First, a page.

Country over Constituency

  • Bhawani Shankar Tripathy
  • India
  • May 23, 2014



‘You can fool some of the people all of the time, and all of the people some of the time, but you cannot fool all of the people all of the time’ - Abraham Lincoln.

Election 2014 has been remarkable in so many ways, and it expresses the country’s mood in very clear terms. There are many lessons for politicians to learn. We must also note the many firsts of this Election:

1. he maximum number of candidates: 8, 251

2. he maximum voter turnout: 66.4%

3. he maximum number of parties registered: 1,563 (besides 6 National parties and 47 State parties) 

4. n absolute majority to a single party after 30 years: 282 seats (10 more than the half-way mark).

The ‘reality’, that voters in India are always swayed by factors of caste, religion and freebies, has been been proven wrong. We must recognise that voters do think before they cast their votes, even though they may have many times thought only about themselves. This time their vote was for the country.

How did Gurgaonites choose? 

There has already been enough debate in the media, by veteran journalists and political pundits, on the recent political results. But few have asked the ordinary voters about what they considered before voting? How did they make their choice? I spoke informally to a number of voters in Gurgaon – at market places, in the neighbourhood, in parks during morning walks or simply overheard conversations at various public places. Here is how I believe the middle-class urban voter chose whom to vote for:

Congress: a magnanimous blunder

According to the voters, the Congress blundered by ‘projecting’ Rahul Gandhi as a PM candidate. The voters questioned Rahul’s experience to lead a country of India’s magnitude, especially in comparison to Modi’s experience. The Congress should have known that its ‘saving grace’ for the last two terms was a person of the stature of Manmohan Singh. But with Manmohan Singh out and Pranab Mukherjee in the President’s seat, the Congress found it hard to identify any senior leader to project as a rightful PM candidate. Voters did not appreciate the Congress’ returning to its old game of playing the dynasty card. Therefore, no matter how hard Congress tried – despite voter ‘loyalties’ and despite Haryana currently being a Congress-ruled State – most voters found it extremely difficult to vote for a Congress with Rahul Gandhi as a potential PM. 

Aam Aadmi Party: Theatre of the absurd

In Arvind Kejriwal – a self-claimed competitor for the throne of the PM – the voters found many deficiencies. Not only was the (AAP) Party absolutely new, with little national presence, the voters also saw in Kejriwal a man who was over-ambitious and displayed more a ‘self-projected’ righteousness. As Delhi’s Chief Minister, Kejriwal’s antics - of holding office on the street, being fussy on his residence, complaining that the Congress and BJP were not allowing him to function, and then resigning dramatically - were nothing but the theatre of the absurd. Even some of the Party’s sympathetic voters were not supportive of Kejriwal’s personal, grandiose actions: like his decision to contest against Modi in Varanasi, just because he had won against Sheila Dikshit in Delhi. He even reportedly accused the citizens of India of being ‘traitors if they voted for BJP or Congress’. The voters chose ‘capability-to-govern’ over ‘just honesty’. As a result, Yogendra Yadav, though an extremely amiable personality, failed to make a significant dent in the Constituency - despite 49,500 voters from Gurgaon City alone voting for him. The Gurgaon Assembly Constituency has nine legislative segments. Yogendra could garner a total of 79,500 votes (6% of the total 12.3 lakhs votes cast), thus getting merely 30,000 votes from the remaining seven legislative assembly segments. AAP seems to have little standing beyond Gurgaon City (Badshahpur plus Gurgaon legislative segments).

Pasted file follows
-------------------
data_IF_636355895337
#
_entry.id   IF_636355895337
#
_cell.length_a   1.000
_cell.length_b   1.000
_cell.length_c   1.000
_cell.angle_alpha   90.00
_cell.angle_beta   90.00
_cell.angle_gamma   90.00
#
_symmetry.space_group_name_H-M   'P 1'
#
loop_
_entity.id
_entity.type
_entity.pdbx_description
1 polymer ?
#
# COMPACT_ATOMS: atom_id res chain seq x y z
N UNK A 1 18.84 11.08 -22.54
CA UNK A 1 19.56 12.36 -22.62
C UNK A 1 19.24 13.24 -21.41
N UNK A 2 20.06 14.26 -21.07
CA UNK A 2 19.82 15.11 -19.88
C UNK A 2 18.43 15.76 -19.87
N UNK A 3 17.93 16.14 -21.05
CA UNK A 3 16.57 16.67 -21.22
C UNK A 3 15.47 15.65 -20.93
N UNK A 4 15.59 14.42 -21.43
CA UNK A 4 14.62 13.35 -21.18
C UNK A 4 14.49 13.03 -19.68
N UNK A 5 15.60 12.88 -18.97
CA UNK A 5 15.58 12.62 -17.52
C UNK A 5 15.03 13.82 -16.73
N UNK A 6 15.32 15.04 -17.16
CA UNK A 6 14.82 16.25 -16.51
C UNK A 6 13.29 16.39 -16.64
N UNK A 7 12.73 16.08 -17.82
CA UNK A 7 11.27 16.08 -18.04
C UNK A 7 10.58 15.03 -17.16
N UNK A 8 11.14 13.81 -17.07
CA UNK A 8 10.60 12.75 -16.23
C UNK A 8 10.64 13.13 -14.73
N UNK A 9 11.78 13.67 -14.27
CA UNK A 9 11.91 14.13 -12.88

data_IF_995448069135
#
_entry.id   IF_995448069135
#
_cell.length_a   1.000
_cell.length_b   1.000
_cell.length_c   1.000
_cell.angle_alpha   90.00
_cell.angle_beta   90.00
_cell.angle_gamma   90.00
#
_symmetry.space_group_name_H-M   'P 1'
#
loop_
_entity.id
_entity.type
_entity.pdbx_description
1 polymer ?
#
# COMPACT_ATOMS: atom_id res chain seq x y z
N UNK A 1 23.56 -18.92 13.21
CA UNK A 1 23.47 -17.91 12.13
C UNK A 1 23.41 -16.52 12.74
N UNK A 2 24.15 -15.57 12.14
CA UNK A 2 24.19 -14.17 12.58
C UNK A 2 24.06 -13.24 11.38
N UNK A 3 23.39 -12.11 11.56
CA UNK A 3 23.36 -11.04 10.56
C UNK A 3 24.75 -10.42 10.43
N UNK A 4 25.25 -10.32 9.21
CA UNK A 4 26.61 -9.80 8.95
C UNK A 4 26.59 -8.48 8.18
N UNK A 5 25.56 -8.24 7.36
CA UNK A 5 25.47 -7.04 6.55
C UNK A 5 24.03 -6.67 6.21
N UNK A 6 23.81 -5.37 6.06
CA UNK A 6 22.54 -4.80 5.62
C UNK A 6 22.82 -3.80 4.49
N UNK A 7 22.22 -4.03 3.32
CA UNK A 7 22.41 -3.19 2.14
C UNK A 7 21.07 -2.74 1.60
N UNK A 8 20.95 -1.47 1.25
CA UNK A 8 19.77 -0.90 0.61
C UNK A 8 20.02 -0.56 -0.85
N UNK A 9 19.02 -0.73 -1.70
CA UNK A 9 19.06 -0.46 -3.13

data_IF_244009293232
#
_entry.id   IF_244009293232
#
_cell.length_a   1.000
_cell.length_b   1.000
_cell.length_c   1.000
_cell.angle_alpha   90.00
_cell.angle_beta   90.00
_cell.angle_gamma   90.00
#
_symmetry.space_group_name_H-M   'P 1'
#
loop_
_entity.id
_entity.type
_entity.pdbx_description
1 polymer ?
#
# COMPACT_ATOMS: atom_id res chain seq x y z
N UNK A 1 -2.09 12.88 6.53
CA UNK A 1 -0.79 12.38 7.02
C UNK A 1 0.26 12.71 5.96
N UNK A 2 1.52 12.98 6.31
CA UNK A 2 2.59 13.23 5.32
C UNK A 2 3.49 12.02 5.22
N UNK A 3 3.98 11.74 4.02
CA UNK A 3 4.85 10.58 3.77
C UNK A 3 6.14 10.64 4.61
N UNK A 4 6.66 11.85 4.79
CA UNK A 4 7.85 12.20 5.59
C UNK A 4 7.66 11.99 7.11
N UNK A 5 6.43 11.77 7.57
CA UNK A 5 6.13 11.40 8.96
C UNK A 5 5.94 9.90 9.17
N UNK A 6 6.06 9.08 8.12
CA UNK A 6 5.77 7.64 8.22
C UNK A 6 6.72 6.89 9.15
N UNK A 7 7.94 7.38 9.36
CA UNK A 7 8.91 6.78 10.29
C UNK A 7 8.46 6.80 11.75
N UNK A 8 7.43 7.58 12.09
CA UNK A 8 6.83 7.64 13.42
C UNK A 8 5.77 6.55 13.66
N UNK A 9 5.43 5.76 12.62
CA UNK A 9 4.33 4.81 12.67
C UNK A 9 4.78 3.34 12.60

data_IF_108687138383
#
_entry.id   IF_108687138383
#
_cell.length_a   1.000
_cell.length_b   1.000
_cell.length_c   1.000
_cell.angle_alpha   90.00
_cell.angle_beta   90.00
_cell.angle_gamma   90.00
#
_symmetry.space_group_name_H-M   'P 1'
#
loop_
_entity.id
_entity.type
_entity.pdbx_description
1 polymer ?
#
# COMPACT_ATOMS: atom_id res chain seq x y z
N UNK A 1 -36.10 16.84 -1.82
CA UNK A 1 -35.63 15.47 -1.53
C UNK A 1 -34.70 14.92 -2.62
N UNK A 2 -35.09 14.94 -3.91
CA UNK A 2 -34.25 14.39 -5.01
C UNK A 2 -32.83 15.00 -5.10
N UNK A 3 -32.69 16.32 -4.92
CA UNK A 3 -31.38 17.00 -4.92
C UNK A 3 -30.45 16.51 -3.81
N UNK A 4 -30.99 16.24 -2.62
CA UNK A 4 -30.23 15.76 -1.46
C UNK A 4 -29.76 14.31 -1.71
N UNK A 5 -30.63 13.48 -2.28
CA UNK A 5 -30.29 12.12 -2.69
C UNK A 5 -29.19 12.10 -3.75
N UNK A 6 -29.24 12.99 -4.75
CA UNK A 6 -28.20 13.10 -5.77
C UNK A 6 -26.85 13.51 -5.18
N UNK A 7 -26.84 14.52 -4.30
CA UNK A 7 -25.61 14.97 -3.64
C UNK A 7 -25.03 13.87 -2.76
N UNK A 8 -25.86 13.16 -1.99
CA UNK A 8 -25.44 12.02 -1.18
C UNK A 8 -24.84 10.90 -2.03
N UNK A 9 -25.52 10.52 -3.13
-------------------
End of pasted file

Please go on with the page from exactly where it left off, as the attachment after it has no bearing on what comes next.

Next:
BJP: Making the most of the Modi sentiment

Gurgaon’s voters have said that they voted mainly for Modi, and thus for the BJP. The BJP as a political party has very little visibility in this City. Rarely would you read about BJP leaders taking up any issue concerning Gurgaon citizens. For Gurgaon voters it has mostly been either a Congress MLA/MP or someone from INLD; and even an Independent, as during the last Assembly elections. For the last three terms Rao Inderjit Singh has represented Gurgaon as a Congress MP. He has now won a fourth term, but this time on a BJP ticket, having made a timely strategic move. Nearly 49% of the votes were cast in his favour. That Gurgaonites had already decided not to vote for Congress is evident the largest local constituency, Badshahpur – which has more than 3 lakhs voters. They chose even AAP over the Congress. 

INLD: Banking on an anti-Congress wave

In the past, Gurgaonites have always ‘shared’ their votes between the Congress and INLD. Many times INLD has contested elections in partnership with BJP. This time, Zakir Hussain, who was earlier with BSP, moved into INLD. INLD, along with its loyal jat voter base, also cashed in on the anti-BJP voters from the Mewat region (comprising some 4.5 lakhs votes). Barring a few thousand votes from this region going to the Congress and AAP, most voted for Zakir Hussain. INLD may have also presumed that the anti-Congress votes would benefit it (rather than the BJP). In ‘normal‘ circumstances this would have happened. However, the erstwhile Congress voters seem to have chosen BJP over INLD this time – placing, like many, the Country before the Constituency.


Bhawani Shankar Tripathy is a development professional, and the founding governing member of the NGO, ‘Mission Gurgaon Development’.


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